[REC] 3: Genesis
Why am I including [REC] 3: Genesis on this list and not [REC]? Quite simply, Genesis feels more like Resident Evil than [REC] does. Is it a better movie? It is for people who can’t tolerate found footage. And even if you don’t mind found footage? I think it’s solid. It’s a zombie movie that takes place at a wedding, follows a bunch of interesting people as they fight for survival—and isn’t found footage like [REC], which is similar but takes place in an apartment building and has someone inexplicably filming the entire thing.
I don’t mean to drag found footage, but this one actively rejects it—within the context of the film; it starts as found footage and then after the outbreak that stops because, reasonably, you wouldn’t be filming it all as you try not to die. And for that reason, it has a special place in my heart.
The Girl with All the Gifts
The Girl with All the Gifts is a recent movie, only coming out in the last year in North America, but it’s a really good one that got overlooked by a lot of people. Set in the near future, some disease has wiped out much of humanity and turned most of the rest into mindless zombies—called “hungries” in the film. There are children who are hybrids—they crave flesh but can also think, learn, and talk. I’ll say no more for fear of ruining the fun. These movies don’t have a ton of children to begin with, but having them as a central part of the plot makes The Girl with All the Gifts stand out.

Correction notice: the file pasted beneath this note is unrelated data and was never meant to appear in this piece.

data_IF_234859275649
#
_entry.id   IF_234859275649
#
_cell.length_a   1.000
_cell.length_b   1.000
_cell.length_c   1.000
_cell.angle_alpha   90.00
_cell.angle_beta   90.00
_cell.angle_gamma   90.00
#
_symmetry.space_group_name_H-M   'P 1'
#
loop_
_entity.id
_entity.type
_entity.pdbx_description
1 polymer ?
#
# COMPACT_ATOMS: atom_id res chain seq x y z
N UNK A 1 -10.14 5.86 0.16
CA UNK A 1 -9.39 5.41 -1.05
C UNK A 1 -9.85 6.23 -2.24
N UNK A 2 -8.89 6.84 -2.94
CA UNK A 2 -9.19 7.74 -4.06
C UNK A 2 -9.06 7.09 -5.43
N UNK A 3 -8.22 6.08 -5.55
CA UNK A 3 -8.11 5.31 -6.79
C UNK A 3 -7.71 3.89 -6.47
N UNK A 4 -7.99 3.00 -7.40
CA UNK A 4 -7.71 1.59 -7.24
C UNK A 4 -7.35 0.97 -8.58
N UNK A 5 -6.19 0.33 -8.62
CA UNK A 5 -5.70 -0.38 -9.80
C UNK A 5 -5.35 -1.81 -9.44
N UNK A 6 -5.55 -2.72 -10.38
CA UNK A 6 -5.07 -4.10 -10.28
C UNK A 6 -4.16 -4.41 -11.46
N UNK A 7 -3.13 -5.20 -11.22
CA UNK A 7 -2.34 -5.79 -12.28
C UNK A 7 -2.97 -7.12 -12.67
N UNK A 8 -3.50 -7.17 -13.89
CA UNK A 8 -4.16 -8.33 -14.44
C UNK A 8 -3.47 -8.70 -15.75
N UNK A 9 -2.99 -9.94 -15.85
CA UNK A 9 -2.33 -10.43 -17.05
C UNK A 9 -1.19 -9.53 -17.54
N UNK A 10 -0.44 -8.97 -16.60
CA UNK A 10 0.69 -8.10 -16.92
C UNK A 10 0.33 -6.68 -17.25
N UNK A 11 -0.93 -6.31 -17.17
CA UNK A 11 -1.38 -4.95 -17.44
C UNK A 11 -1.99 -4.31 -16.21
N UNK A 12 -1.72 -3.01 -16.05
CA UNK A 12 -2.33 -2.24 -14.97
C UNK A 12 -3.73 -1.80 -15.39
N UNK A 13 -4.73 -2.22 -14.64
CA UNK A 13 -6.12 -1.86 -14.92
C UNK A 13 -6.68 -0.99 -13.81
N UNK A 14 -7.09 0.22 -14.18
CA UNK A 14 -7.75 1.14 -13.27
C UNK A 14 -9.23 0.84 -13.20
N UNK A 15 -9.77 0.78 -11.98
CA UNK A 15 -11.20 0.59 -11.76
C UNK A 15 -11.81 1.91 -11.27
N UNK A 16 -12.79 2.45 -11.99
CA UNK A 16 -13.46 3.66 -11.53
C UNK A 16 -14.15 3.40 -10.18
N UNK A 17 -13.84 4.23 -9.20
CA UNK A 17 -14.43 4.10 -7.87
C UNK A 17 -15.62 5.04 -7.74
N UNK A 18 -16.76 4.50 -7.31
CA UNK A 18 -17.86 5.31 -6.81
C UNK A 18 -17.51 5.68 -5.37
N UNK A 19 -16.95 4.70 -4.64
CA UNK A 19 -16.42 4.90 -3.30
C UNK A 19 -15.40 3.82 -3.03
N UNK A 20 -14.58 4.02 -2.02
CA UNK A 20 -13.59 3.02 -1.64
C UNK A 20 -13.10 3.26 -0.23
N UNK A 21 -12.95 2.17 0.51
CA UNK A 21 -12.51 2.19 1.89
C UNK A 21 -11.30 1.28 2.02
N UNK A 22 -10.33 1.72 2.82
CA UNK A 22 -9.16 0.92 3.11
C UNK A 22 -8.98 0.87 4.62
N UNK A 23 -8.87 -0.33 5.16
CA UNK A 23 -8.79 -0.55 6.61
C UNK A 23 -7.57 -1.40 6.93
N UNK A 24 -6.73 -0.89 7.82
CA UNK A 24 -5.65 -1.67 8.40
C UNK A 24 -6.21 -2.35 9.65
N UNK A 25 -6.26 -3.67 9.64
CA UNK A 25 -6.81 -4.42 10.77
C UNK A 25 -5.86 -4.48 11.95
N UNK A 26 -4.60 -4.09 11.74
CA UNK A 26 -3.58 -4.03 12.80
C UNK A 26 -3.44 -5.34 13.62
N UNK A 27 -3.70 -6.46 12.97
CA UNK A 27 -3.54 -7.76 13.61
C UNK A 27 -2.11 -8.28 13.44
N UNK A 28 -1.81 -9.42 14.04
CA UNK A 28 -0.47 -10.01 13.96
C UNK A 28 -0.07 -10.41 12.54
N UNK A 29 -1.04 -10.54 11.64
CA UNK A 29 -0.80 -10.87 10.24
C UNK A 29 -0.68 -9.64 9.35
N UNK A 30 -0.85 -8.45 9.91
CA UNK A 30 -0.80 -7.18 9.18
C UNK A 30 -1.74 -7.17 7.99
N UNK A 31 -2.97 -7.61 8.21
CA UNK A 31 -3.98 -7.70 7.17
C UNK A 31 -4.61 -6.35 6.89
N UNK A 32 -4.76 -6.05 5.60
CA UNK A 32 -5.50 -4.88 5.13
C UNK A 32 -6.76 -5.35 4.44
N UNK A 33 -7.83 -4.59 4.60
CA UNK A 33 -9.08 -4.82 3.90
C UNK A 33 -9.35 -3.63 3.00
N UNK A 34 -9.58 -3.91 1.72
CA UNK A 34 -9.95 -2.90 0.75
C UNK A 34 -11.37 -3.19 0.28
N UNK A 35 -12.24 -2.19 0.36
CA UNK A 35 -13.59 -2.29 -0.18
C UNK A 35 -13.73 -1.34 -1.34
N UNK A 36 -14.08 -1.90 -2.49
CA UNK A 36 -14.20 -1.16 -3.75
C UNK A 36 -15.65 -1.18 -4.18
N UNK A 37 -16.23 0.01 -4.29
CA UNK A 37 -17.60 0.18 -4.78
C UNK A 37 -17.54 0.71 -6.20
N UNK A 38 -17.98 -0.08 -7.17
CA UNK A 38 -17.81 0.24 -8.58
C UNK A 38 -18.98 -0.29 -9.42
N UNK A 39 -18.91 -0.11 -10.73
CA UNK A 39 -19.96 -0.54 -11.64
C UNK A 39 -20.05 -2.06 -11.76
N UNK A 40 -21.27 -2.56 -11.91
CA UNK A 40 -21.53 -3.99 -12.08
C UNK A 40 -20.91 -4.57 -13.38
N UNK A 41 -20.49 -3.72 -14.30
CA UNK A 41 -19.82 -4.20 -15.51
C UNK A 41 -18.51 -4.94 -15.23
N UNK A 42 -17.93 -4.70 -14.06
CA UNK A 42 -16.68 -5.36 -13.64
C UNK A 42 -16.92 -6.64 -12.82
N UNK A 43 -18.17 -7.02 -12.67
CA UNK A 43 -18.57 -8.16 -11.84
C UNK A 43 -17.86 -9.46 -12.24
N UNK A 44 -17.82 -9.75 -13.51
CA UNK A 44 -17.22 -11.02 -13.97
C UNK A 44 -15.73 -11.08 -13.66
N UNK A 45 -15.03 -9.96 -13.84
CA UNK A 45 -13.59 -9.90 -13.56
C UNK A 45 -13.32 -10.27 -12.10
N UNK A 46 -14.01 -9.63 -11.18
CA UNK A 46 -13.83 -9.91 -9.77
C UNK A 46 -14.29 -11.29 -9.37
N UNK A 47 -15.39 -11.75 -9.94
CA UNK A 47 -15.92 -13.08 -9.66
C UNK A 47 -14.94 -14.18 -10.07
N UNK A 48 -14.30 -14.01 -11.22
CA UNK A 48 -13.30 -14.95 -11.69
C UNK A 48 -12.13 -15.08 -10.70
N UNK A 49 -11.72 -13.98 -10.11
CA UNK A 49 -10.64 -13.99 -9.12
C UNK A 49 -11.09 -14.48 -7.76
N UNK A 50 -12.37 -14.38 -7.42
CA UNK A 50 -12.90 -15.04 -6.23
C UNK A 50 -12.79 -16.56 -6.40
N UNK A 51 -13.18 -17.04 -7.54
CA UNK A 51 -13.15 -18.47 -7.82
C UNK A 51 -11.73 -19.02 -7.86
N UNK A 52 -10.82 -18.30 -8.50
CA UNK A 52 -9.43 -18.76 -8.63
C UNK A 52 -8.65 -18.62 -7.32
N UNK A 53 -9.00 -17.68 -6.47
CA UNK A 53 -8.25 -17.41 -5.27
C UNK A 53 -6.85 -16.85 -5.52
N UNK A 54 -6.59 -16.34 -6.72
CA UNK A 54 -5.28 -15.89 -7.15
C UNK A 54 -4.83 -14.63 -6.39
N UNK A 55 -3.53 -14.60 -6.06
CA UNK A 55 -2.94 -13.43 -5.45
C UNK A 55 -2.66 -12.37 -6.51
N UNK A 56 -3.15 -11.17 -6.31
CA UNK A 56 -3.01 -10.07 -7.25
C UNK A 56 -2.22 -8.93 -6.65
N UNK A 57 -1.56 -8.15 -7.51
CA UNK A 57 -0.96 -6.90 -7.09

Train to Busan
A father and daughter take a train to see the girl’s mother. Then a zombie outbreak occurs.
It’s a simple premise that puts its characters in very tight quarters. The movie works well as a drama, giving us great characters we care about, but also as a solid zombie movie. The ones here are scary, largely due to proximity, but also because of how the movie presents them. This is a great movie.
In 2002, Paul W.S Anderson was hired to helm a live-action Resident Evil movie. The first one took place primarily in an underground Umbrella laboratory, and followed mostly new characters—including the franchise’s protagonist, Alice—as they went around the lab and fought off zombies while doing other things that are largely meaningless. The first movie is the only one that feels even remotely close to the games; after that, it became an action franchise with a zombie backdrop, one where sometimes characters from the games would make appearances.
I don’t hate this franchise, but it deviates far too much from the games to have any entry after the first be called anything remotely close to “faithful.”
Resident Evil: Degeneration/Damnation/Vendetta
If you like the Resident Evil games, and care at all about the overarching story, the animated movies—of which there are currently three—are the movies for you. Of course, they’re going to feel a lot like the games, since they’re made by Capcom and written by Hiroyuki Kobayashi, but they also tie into the games, story-wise.
They’re not very good if you don’t like the games or haven’t kept up on their story. I watched the first one without having played a single entry (this has since been rectified, thank you very much), and did not enjoy it. But it, and the others, fit in well, and they’ll be worth your time.
They’re the best you’re going to do, anyway, and it’s rare that a franchise gets that treatment, so take it as a win!